Here are some things that any congregation can do at some level. For starters, every minister and lay leader should read Marian Wright Edelman's recent book The Sea Is So Wide and My Boat Is So Small. Her book provides concrete steps for congregations that want to combat poverty. Suggestions from her book and from other justice activists include the following:
1. Provide evening childcare so that parents and grandparents can attend job training classes.
2. Create a support network for seniors in handling their financial and medical affairs.
3. Encourage at least one family in each congregation to adopt a child from foster care.
4. Sponsor after-school homework centers, thereby decreasing the likelihood of after-school youth violence and vandalism.
5. Establish SAT or ACT prep-courses for high school youth.
6. In addition to sending food and clothes to our sisters and brothers in impoverished parts of the world, send money for them to buy tractors and food so they can grow their own food and make their own clothes.
7. Hold politicians accountable for the effective education of all our children, and especially at-risk children. Mayors, city council members, governors, congressional representatives, senators and even the President of the United States should know that the full prophetic witness of faith communities will be mobilized either with them or against them depending on how serious they are about educational reform. If at-risk children fail, let our politicians know that they fail.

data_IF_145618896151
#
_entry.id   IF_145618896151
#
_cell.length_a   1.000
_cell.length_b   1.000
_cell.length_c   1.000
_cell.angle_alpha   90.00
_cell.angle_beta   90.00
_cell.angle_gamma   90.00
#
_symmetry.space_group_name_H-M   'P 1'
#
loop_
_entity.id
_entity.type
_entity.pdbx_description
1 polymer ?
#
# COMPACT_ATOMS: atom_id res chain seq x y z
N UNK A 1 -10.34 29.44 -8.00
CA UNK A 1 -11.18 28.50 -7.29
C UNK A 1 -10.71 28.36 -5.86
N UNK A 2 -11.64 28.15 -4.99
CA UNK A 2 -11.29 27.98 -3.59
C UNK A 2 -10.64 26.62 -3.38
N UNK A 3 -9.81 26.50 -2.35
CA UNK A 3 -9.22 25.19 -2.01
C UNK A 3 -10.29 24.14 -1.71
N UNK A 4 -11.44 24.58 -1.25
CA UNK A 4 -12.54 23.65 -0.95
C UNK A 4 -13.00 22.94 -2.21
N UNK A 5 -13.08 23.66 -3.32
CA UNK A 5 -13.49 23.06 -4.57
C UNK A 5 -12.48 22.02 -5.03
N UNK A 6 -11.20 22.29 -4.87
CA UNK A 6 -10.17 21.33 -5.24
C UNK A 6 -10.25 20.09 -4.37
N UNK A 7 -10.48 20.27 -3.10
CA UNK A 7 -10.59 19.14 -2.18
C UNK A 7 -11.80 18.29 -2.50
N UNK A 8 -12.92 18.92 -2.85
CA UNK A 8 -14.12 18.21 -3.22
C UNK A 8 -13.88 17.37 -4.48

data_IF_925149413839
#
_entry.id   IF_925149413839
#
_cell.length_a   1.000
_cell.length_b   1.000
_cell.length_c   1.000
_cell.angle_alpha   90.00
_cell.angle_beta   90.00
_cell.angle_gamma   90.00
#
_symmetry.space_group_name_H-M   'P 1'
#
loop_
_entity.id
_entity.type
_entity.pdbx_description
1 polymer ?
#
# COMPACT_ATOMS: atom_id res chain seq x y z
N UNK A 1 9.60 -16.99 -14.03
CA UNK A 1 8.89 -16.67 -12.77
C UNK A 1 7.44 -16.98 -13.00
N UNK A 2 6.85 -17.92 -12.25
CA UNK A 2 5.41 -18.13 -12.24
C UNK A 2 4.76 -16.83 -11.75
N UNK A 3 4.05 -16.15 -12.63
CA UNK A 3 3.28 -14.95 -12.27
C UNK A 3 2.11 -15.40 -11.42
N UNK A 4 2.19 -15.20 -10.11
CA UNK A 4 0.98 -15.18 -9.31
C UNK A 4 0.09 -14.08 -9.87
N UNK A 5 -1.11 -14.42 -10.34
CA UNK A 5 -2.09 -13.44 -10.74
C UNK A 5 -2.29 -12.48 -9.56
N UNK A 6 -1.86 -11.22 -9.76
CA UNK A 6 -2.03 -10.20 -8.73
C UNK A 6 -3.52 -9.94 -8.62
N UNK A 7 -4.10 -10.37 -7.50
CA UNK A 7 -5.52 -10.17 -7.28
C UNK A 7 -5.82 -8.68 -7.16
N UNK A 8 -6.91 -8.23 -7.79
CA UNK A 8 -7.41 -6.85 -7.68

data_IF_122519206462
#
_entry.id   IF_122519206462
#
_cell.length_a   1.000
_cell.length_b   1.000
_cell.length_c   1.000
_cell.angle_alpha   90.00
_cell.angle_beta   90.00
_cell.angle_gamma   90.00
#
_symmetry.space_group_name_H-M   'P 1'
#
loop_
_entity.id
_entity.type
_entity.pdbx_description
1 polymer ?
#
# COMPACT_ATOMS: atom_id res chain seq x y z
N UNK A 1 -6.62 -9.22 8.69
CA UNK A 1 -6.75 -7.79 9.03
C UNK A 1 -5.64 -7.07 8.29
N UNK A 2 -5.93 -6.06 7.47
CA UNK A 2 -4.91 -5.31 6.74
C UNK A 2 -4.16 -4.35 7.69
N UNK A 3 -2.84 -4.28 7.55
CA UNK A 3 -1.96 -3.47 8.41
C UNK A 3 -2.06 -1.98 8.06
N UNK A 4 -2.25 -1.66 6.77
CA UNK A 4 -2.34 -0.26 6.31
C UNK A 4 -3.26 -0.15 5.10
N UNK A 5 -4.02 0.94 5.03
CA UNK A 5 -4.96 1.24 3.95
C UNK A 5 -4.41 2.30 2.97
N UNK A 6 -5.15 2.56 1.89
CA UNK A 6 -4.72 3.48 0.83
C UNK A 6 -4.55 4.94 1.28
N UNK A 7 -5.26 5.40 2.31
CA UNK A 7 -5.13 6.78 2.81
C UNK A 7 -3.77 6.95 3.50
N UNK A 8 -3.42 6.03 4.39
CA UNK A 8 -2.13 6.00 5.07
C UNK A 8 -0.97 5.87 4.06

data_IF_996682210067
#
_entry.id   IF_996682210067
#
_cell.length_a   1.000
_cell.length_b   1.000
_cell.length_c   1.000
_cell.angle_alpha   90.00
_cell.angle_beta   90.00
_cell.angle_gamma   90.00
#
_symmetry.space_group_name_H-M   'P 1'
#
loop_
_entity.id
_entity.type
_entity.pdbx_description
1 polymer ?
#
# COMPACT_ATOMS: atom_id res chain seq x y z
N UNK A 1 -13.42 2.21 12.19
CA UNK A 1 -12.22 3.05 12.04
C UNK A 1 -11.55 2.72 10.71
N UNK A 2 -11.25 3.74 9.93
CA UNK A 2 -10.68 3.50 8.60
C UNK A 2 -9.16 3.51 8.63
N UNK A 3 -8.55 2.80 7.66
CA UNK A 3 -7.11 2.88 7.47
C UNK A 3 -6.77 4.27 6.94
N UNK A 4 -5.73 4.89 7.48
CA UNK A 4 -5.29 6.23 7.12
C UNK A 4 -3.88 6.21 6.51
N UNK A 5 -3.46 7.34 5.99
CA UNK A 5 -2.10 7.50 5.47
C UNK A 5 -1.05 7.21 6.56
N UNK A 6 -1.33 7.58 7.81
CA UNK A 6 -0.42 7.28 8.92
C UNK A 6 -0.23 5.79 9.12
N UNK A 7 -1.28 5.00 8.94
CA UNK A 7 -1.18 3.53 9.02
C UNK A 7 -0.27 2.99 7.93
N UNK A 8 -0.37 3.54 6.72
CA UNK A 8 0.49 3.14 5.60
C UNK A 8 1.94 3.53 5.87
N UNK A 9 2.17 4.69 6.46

These suggestions represent a variety of entry points for congregations to become more socially engaged. As congregations gain proficiency with these tasks, they will grow more confident and competent for increasingly sophisticated forms of social justice activism including 1) creative partnerships with public and private institutions to foster economic development in neglected urban areas and 2) public policy advocacy to ensure greater political protection for socially marginalized persons and more equitable resource distribution for economically vulnerable persons.
When the final history is written, and the roll is called up yonder, let it be said that Spirit-led people did more than make noise on Sunday. May it be said of us that we made a difference -- a serious difference -- every day of the week!